Salmon first established his reputation in Boston with several panoramic canvases that a local newspaper praised as "indubitable tokens of great talent." Among these projects was a view of the city commissioned as a drop curtain by the Federal Street Theatre in 1828. Two years later Salmon exhibited a series of 15-foot panoramas of the naval battle at Algiers, at least one of which was semi-transparent and could have been illuminated with special lighting effects. He had worked occasionally as a scenery painter since 1806, and his theatrical training may have influenced a pair of pictures that came to light in England in 1969. Painted more thinly and in a higher key that his Scottish or Boston scenes, View of Palermo and View of Venice are Salmon's last known works. Their bright palette, deep orthogonals and crisp draftsmanship also reveal, of course, the long influence of Venetian veduta tradition on Salmon's art.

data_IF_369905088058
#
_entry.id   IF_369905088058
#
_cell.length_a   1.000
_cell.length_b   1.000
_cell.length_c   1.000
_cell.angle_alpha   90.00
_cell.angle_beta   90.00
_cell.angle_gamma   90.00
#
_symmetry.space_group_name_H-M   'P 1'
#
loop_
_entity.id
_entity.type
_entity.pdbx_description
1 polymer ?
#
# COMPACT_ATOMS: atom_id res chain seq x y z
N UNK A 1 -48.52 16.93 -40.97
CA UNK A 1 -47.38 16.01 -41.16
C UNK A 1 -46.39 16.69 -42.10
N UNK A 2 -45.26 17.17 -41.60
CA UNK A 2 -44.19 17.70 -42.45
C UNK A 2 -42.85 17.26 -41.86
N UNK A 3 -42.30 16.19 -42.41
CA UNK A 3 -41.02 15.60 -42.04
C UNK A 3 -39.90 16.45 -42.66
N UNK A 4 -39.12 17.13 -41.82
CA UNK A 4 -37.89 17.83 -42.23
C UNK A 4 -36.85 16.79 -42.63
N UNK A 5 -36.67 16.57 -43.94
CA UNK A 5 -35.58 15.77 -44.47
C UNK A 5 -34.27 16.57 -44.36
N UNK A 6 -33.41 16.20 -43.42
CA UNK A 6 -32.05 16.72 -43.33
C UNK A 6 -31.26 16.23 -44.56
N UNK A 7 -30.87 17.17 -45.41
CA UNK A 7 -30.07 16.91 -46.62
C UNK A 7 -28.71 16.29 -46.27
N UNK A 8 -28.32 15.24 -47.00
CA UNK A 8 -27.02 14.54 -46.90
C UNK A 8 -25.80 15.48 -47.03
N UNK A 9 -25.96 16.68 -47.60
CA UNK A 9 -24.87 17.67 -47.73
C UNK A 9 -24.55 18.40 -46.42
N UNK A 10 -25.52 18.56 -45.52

Clearly initialled and dated "R.S. 1845", the pair suggest that Salmon occasionally continued to paint on a large scale after failing eyesight curtailed his work in 1840. He returned to Europe -probably to England- two years later, and managed to execute only one or two paintings a year. Several of these late works are imaginary scenes based on engravings, photographs or the work of J. M. W. Turner. View of Venice, although containing a precisely-charted configuration of boats typical of Salmon's Boston Harbour scenes, particularly recalls the heightened colour of Turner's painting of the Adriatic city.
Elizabeth Garrity Ellis